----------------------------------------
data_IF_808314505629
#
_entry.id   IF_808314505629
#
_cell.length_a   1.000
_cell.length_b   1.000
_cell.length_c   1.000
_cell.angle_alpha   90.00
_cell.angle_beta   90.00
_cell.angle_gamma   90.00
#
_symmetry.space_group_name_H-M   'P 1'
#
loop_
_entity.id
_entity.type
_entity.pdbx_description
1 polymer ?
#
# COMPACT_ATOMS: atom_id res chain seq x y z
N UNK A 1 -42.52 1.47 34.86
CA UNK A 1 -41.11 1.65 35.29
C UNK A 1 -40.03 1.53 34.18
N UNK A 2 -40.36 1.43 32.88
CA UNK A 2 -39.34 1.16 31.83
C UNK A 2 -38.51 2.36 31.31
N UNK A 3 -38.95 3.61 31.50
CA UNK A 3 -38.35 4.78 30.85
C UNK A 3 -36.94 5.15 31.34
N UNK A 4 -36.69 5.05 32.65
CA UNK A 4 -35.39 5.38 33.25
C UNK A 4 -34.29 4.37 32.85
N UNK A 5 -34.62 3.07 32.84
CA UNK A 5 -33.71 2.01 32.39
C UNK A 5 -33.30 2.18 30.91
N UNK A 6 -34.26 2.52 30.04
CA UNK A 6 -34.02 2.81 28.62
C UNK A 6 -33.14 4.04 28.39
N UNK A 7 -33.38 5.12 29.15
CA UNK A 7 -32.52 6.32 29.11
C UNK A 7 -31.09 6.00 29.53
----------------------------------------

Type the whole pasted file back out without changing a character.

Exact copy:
data_IF_808314505629
#
_entry.id   IF_808314505629
#
_cell.length_a   1.000
_cell.length_b   1.000
_cell.length_c   1.000
_cell.angle_alpha   90.00
_cell.angle_beta   90.00
_cell.angle_gamma   90.00
#
_symmetry.space_group_name_H-M   'P 1'
#
loop_
_entity.id
_entity.type
_entity.pdbx_description
1 polymer ?
#
# COMPACT_ATOMS: atom_id res chain seq x y z
N UNK A 1 -42.52 1.47 34.86
CA UNK A 1 -41.11 1.65 35.29
C UNK A 1 -40.03 1.53 34.18
N UNK A 2 -40.36 1.43 32.88
CA UNK A 2 -39.34 1.16 31.83
C UNK A 2 -38.51 2.36 31.31
N UNK A 3 -38.95 3.61 31.50
CA UNK A 3 -38.35 4.78 30.85
C UNK A 3 -36.94 5.15 31.34
N UNK A 4 -36.69 5.05 32.65
CA UNK A 4 -35.39 5.38 33.25
C UNK A 4 -34.29 4.37 32.85
N UNK A 5 -34.62 3.07 32.84
CA UNK A 5 -33.71 2.01 32.39
C UNK A 5 -33.30 2.18 30.91
N UNK A 6 -34.26 2.52 30.04
CA UNK A 6 -34.02 2.81 28.62
C UNK A 6 -33.14 4.04 28.39
N UNK A 7 -33.38 5.12 29.15
CA UNK A 7 -32.52 6.32 29.11
C UNK A 7 -31.09 6.00 29.53